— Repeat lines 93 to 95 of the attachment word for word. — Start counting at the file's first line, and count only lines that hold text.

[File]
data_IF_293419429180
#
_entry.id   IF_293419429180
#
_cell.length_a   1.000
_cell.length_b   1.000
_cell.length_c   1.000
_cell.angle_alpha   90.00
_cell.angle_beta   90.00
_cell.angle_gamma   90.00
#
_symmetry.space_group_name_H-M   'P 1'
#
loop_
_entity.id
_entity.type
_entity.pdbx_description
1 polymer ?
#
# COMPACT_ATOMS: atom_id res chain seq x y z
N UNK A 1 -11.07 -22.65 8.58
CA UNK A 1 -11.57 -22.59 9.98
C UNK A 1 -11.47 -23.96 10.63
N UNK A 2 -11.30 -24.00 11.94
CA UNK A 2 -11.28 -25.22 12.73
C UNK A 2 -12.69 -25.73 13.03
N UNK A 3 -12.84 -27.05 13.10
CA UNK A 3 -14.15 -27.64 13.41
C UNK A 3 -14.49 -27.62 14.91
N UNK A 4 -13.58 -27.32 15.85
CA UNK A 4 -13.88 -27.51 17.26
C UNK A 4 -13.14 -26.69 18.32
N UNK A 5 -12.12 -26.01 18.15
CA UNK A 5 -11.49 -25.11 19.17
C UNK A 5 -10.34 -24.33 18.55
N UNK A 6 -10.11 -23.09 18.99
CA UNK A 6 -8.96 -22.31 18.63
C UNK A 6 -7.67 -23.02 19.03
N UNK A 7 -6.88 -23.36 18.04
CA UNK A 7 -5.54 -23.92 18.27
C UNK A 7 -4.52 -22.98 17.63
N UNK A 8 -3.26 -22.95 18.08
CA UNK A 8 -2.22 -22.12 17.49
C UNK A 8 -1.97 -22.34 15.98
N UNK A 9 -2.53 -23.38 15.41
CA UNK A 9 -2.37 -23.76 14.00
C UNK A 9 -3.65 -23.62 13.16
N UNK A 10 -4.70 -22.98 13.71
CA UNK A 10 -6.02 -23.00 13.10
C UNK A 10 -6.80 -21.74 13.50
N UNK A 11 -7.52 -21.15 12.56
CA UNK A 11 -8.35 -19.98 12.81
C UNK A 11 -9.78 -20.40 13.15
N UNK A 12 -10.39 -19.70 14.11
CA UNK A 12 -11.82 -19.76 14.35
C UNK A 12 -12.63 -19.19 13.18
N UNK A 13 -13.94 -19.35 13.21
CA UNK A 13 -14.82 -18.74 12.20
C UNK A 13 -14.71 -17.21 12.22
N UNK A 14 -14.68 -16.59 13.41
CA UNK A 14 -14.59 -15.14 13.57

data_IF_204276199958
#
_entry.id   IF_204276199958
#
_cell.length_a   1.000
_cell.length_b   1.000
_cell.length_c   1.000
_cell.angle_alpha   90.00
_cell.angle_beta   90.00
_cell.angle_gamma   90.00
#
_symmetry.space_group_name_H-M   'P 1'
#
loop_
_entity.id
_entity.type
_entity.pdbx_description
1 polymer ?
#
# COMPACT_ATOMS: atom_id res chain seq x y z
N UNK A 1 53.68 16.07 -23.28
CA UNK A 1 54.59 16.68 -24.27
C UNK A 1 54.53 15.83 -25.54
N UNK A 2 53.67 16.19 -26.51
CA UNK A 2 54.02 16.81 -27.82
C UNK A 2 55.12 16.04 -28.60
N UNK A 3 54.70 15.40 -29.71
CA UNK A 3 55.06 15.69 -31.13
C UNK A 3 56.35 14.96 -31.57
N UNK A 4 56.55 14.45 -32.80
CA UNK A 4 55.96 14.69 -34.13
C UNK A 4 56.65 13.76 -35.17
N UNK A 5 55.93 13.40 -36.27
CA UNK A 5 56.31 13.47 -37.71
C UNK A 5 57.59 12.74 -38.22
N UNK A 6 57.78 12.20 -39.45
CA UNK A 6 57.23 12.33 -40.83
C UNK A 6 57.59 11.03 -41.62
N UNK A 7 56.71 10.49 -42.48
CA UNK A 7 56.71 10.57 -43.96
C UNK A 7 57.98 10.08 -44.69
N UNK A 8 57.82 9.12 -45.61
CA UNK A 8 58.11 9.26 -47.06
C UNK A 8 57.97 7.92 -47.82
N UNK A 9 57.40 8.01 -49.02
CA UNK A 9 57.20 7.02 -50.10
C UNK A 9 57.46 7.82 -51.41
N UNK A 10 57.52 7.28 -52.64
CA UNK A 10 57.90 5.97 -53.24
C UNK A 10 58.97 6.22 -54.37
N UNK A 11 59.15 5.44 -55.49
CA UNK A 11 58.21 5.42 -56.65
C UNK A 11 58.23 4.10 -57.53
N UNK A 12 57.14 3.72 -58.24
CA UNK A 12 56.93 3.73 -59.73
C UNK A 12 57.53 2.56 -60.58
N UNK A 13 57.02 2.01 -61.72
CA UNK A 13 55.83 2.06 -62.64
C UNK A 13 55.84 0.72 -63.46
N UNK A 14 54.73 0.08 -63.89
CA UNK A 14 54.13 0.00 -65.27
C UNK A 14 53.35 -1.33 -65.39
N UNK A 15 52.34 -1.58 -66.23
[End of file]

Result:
C UNK A 4 56.65 13.76 -35.17
N UNK A 5 55.93 13.40 -36.27
CA UNK A 5 56.31 13.47 -37.71